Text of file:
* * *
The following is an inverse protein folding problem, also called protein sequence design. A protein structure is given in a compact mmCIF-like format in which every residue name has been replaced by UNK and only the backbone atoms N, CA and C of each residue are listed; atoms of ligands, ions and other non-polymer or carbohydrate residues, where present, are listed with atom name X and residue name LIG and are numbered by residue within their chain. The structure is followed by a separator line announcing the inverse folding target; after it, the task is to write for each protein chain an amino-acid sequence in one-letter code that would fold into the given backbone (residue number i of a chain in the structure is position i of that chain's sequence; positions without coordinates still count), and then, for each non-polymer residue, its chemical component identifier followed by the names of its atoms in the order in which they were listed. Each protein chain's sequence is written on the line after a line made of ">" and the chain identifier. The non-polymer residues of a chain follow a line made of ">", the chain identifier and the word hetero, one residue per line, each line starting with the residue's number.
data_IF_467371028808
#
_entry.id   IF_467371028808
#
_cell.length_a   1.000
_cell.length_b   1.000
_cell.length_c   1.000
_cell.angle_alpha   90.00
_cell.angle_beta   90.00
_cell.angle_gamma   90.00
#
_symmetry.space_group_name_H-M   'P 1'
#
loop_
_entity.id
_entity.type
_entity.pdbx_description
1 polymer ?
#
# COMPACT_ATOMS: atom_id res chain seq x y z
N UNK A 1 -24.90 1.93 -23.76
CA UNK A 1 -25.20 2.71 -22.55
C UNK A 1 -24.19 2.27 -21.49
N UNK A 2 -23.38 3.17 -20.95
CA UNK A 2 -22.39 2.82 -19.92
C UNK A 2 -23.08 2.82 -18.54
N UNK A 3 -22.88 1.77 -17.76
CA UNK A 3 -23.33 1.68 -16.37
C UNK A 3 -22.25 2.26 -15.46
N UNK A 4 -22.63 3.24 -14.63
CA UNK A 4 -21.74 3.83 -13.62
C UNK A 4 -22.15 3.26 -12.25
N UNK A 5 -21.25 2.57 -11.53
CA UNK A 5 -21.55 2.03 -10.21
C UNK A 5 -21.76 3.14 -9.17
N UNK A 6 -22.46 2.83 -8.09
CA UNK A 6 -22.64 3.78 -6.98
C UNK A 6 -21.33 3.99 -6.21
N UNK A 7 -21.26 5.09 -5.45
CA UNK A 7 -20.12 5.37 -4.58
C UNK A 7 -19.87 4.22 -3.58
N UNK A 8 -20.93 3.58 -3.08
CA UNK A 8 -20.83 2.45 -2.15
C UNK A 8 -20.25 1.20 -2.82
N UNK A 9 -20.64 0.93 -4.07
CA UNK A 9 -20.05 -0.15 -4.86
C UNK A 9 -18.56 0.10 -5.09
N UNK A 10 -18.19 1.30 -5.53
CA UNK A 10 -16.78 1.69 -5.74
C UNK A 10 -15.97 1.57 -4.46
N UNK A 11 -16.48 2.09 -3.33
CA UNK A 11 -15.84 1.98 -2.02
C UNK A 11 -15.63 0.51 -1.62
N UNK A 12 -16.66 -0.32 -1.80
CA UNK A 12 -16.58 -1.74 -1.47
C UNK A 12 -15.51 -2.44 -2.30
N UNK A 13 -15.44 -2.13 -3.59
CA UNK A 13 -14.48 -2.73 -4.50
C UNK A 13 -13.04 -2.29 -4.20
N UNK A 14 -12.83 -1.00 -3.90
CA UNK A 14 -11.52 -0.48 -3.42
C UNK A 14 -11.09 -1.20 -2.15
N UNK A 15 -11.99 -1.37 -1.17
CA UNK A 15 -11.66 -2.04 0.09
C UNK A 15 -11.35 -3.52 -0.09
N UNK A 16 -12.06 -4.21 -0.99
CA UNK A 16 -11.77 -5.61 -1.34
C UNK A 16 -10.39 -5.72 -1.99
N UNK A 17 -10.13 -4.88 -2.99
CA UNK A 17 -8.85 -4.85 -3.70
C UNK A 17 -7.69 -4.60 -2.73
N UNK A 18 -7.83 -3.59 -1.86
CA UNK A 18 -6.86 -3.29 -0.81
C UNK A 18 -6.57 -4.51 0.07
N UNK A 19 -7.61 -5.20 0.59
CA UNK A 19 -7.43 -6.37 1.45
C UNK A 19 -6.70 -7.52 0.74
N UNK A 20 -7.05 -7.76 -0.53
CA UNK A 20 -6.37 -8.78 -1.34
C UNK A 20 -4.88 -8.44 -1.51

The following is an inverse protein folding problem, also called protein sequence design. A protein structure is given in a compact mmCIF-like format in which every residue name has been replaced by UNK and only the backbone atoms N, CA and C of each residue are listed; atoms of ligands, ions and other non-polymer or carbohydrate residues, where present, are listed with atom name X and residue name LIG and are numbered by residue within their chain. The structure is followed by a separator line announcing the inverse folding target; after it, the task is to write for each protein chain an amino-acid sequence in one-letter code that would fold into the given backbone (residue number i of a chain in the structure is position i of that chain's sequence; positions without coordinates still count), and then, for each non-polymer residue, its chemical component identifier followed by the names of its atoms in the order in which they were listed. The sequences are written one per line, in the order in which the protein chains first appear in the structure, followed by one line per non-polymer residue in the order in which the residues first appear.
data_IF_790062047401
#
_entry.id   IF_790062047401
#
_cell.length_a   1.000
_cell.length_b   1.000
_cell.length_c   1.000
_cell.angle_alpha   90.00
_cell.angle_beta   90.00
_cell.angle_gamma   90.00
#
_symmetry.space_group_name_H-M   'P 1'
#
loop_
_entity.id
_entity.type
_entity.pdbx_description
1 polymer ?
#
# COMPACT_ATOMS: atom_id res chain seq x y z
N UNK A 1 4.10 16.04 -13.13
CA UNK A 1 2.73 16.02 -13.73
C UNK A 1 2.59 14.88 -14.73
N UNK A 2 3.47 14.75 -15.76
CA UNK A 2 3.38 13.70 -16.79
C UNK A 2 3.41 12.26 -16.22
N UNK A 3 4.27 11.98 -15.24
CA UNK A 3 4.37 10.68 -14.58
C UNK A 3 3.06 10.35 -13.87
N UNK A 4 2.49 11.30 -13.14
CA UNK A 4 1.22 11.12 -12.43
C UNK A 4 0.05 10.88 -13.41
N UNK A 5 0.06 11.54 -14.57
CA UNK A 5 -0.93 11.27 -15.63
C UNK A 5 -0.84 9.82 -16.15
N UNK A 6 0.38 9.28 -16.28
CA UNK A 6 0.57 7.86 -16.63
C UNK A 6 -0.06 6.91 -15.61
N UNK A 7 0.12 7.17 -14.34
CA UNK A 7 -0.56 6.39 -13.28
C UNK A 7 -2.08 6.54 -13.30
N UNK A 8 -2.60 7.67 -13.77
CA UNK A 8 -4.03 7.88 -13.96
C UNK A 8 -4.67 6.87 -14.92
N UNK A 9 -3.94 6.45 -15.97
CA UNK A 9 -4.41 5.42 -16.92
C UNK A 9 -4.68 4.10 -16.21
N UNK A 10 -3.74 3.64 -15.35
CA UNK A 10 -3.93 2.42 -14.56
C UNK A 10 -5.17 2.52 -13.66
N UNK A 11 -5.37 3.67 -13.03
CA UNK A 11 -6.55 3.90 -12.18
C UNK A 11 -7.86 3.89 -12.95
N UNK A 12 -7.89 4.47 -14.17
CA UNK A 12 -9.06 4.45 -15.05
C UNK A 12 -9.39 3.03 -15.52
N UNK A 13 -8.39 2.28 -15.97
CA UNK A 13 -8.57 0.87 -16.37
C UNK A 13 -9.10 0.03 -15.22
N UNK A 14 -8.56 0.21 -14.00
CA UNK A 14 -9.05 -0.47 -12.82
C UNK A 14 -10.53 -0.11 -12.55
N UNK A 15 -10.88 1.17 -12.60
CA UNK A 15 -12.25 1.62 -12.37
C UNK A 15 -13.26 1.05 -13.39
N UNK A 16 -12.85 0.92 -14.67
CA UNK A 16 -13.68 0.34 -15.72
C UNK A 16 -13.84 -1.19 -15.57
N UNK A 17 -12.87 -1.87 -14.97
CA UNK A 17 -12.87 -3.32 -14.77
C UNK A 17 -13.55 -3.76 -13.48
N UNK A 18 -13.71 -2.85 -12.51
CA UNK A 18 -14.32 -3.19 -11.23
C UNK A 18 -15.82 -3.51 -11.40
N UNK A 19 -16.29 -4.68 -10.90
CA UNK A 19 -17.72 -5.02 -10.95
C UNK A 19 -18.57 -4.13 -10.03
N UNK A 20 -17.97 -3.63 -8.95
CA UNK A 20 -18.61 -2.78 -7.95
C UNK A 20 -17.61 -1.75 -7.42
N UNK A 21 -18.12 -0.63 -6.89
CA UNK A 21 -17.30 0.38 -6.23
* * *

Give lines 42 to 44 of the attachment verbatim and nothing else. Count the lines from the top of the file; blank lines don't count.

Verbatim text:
C UNK A 7 -19.87 4.22 -3.58
N UNK A 8 -20.93 3.58 -3.08
CA UNK A 8 -20.83 2.45 -2.15